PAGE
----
Leading UN report urges immediate action to mitigate climate change

By Klara Skačanová, Apr 03, 2014, 14:40 2 minute reading

The world’s most comprehensive study on climate change to date, released by the Intergovernmental Panel on Climate Change (IPCC) at the end of March 2014, stresses the urgency of fast action to mitigate climate change. The report details climate change impacts, future risks and opportunities. It also projects a 30-fold increase in energy demand for residential air-conditioning by 2100.

The new report, “Climate Change 2014: Impacts, Adaptation and Vulnerability” from the Intergovernmental Panel on Climate Change (IPCC) is the second in a four-part assessment of climate change. It relies on about 12,000 papers and is written by over 300 scientists, who voted on the final version on 30 March 2014 in Japan.

In recent decades, changes in climate have caused impacts on natural and human systems on all continents and across the oceans, according to the final report. It concludes that climate change is caused by human activity posing serious risks to human health and global security, having impacts on food and water supplies.

Energy demand for residential AC to increase 30-fold by 2100

According to the report, climate change is projected to increase energy demand for cooling in residential and commercial sectors. It estimates that for the sector of residential air-conditioning the energy demand will increase 30 fold: from nearly 300 TWh in 2000, to about 4,000 TWh in 2050 and more than 10,000 TWh in 2100, about 75% of which is due to increasing income in emerging market countries and 25% is due to climate change.

Governments need to act now

While avoiding specific forecasts, timetables or cost estimates, the report describes a range of likelihoods and outcomes in an attempt to give decision-makers the tools to set priorities to combat these effects. Rajendra Pachauri, who has headed the IPCC for 12 years, said he hoped it would push government leaders to deal with climate change before it is too late. He added that the assessment provided all that governments could need for coming up with a strategy for cutting greenhouse gas emissions and protecting populations from climate change.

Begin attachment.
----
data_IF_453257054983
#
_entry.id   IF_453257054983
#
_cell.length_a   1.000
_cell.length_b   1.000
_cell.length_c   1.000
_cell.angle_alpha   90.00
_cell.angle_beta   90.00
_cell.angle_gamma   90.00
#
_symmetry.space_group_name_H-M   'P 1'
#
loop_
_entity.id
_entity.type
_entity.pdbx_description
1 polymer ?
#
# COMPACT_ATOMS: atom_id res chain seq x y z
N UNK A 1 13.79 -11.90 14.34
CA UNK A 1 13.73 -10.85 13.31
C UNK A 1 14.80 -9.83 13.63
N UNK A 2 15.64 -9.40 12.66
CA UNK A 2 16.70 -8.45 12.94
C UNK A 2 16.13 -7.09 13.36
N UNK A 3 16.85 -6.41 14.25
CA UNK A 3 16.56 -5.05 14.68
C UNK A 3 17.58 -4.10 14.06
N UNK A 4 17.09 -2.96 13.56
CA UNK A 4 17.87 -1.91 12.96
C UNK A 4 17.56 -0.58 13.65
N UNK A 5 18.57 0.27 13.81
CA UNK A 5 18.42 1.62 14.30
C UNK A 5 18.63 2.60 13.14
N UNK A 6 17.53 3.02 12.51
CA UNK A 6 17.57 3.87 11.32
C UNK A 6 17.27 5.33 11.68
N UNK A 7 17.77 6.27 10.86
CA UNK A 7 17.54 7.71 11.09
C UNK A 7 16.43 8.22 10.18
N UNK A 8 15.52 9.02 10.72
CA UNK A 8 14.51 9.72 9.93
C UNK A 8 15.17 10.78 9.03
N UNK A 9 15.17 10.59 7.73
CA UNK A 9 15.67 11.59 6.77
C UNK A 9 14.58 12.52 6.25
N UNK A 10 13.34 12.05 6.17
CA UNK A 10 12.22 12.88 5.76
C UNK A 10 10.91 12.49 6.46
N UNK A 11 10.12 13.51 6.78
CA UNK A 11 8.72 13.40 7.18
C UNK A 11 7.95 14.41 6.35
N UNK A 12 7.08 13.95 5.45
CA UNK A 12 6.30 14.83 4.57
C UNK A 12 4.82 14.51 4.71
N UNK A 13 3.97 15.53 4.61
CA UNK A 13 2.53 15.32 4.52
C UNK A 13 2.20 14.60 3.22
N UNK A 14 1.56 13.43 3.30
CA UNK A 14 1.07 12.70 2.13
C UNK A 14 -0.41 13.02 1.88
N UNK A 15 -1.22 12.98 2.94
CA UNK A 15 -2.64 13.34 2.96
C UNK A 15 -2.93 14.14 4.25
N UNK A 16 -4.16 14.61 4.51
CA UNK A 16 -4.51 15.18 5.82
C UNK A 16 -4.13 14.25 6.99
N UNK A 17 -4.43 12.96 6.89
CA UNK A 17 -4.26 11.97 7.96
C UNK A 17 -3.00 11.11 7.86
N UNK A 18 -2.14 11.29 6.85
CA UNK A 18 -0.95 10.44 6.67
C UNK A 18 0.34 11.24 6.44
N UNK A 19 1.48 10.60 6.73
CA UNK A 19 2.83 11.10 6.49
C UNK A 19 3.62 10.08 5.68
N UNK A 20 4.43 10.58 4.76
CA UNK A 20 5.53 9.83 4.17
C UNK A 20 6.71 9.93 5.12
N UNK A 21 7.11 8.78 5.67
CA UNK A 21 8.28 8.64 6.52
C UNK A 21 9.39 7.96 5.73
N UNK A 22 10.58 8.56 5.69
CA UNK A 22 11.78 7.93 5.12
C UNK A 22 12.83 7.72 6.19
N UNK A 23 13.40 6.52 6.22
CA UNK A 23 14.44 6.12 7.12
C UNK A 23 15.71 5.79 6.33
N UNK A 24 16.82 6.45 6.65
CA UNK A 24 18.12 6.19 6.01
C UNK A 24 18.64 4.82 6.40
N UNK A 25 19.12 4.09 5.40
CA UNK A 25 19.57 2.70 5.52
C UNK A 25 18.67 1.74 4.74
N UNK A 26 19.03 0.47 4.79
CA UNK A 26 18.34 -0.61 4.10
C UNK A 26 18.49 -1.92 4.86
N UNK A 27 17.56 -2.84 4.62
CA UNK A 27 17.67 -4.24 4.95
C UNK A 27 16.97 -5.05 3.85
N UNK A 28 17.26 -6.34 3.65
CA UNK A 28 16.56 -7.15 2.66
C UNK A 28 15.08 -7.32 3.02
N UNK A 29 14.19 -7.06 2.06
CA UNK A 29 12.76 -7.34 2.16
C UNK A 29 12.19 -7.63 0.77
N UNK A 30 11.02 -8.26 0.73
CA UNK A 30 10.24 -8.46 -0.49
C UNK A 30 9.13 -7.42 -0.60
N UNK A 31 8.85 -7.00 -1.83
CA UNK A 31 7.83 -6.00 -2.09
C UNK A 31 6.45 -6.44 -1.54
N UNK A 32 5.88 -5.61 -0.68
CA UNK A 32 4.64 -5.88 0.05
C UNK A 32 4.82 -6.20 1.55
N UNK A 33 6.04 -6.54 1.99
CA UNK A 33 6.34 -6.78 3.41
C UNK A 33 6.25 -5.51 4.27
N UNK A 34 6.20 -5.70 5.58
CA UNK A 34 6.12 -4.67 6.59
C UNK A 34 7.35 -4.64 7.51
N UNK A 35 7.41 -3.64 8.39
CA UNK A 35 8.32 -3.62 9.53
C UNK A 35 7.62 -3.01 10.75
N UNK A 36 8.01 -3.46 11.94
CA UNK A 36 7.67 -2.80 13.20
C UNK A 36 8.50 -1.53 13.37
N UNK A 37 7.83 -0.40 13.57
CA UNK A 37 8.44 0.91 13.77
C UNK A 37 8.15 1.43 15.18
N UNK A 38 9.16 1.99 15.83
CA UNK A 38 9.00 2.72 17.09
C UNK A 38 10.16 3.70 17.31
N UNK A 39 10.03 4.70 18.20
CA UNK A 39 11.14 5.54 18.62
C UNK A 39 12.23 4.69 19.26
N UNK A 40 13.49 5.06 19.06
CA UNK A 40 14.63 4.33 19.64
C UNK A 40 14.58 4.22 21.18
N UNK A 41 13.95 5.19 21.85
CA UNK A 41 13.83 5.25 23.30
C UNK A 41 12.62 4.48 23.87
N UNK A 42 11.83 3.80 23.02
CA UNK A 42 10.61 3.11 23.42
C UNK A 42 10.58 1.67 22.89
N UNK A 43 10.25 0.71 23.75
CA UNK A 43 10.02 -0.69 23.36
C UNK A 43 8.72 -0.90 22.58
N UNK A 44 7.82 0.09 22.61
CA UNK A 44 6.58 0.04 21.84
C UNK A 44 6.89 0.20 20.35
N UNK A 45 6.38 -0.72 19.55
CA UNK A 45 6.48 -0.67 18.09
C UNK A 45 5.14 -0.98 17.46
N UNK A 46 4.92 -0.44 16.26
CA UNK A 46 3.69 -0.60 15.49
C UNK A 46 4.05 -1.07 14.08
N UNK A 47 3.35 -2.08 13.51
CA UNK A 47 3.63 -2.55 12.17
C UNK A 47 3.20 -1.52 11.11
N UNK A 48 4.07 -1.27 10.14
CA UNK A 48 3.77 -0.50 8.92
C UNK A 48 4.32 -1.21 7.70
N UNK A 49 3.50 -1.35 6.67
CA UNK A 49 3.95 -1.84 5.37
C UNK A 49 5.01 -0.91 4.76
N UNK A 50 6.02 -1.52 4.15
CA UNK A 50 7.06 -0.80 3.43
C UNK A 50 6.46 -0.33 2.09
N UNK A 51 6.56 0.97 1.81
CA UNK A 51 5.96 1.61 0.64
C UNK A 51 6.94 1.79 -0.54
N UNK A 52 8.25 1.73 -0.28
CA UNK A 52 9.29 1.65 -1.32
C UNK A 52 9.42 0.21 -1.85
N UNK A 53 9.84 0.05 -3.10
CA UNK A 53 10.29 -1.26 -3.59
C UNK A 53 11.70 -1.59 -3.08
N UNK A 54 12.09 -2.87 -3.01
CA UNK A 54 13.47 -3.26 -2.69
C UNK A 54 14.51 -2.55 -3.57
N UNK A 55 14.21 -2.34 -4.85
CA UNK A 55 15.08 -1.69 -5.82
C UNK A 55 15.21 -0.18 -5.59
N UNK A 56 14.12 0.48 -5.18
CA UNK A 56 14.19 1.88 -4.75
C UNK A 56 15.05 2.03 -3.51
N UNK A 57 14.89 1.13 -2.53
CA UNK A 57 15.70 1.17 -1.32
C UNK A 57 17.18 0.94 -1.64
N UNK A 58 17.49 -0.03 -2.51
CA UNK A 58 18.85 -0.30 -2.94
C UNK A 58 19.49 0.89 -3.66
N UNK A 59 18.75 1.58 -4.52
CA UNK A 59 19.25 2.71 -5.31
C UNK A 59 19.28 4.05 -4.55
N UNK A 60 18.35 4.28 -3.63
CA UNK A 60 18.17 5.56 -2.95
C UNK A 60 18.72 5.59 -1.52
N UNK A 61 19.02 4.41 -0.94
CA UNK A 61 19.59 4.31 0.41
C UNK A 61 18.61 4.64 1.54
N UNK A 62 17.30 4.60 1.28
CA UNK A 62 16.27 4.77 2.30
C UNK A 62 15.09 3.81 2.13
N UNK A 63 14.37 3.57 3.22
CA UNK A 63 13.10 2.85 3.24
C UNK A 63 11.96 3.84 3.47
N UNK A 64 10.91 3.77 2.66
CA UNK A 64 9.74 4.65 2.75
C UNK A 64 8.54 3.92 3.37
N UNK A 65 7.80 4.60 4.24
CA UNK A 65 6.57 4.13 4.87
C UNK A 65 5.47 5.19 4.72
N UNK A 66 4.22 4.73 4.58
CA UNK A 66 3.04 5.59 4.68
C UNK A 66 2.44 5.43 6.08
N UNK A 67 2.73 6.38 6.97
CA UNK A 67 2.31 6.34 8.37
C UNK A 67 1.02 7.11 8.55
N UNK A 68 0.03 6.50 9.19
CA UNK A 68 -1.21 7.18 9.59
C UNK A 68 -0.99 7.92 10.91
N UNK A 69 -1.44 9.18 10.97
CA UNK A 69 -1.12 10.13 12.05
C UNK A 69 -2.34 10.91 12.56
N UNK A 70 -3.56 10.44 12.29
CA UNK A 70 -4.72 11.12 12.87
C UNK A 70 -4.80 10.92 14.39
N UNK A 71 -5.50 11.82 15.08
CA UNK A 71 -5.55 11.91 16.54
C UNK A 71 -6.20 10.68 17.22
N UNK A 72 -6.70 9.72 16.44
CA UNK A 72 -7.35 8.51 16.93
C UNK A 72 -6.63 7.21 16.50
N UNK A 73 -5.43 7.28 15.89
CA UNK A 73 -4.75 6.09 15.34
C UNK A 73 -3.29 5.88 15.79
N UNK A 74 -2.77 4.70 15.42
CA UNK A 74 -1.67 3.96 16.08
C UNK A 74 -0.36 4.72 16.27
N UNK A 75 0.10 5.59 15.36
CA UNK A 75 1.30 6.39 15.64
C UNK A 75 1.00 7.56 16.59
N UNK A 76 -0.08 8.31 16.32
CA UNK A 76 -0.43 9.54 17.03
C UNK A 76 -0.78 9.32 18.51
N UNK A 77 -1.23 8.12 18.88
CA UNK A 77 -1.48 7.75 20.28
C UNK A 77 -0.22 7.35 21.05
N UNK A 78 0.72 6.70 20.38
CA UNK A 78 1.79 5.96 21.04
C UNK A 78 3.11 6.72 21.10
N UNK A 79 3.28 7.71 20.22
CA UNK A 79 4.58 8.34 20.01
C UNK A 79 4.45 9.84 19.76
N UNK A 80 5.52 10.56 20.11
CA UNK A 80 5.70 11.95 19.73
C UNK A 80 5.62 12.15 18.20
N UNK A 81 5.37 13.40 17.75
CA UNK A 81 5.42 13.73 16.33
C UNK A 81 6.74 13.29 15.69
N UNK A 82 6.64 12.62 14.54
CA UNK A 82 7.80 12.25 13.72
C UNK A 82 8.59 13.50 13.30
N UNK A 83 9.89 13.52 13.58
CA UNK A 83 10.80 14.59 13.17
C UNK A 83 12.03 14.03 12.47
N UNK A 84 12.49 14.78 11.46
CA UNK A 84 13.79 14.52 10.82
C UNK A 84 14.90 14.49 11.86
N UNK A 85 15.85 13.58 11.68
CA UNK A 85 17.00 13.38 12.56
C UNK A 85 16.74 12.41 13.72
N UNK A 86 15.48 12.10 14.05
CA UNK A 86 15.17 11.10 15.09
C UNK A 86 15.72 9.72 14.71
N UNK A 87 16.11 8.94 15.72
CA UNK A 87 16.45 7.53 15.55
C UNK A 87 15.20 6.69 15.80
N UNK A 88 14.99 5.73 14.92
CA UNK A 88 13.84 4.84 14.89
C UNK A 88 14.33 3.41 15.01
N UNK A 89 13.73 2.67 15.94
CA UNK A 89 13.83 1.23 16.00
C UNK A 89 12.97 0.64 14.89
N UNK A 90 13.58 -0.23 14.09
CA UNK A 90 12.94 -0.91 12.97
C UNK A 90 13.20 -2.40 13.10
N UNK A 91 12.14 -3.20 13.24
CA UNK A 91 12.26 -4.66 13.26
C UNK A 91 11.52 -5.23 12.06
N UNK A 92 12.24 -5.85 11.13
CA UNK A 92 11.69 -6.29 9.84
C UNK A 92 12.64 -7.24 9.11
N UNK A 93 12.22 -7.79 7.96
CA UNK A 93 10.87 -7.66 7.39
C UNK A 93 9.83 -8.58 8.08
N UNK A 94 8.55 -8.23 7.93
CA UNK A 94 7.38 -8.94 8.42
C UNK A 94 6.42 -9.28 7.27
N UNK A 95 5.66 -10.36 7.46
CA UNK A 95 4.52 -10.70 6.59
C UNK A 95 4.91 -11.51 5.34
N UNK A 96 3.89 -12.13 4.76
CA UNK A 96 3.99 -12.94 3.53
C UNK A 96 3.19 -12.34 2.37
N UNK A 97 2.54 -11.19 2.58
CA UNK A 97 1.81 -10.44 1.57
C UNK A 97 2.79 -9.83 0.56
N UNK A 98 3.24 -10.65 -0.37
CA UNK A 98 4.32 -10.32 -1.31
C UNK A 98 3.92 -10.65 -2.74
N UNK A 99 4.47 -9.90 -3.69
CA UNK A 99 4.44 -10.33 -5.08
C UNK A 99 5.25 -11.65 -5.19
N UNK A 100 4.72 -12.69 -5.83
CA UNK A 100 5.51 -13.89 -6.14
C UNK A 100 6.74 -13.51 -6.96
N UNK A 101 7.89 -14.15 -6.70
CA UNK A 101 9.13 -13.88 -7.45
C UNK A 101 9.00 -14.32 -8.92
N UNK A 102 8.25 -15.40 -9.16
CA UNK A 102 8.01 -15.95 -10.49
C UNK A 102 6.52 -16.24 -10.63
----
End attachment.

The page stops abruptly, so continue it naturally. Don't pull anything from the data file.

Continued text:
US Secretary of State John Kerry commented: "Unless we act dramatically and quickly, science tells us our climate and our way of life are literally in jeopardy. Denial of the science is malpractice."

Adaption has limits and is not cheaper than mitigation

One of the conclusions of the scientific assessment relates to the fact that adapting to climate change will not be cheaper than mitigating it. Moreover, it underlined that adaptation has its limits as a result of past emissions that have already ‘locked in’ decades of climate impacts.

Next steps

The third part of the IPCC’s Fifth Assessment report that will focus on mitigation of climate change will be considered on 7-11 April 2014 in Berlin, Germany. The Synthesis Report of the Fifth Assessment Report is expected in October 2014.


By Klara Skačanová

Apr 03, 2014, 14:40

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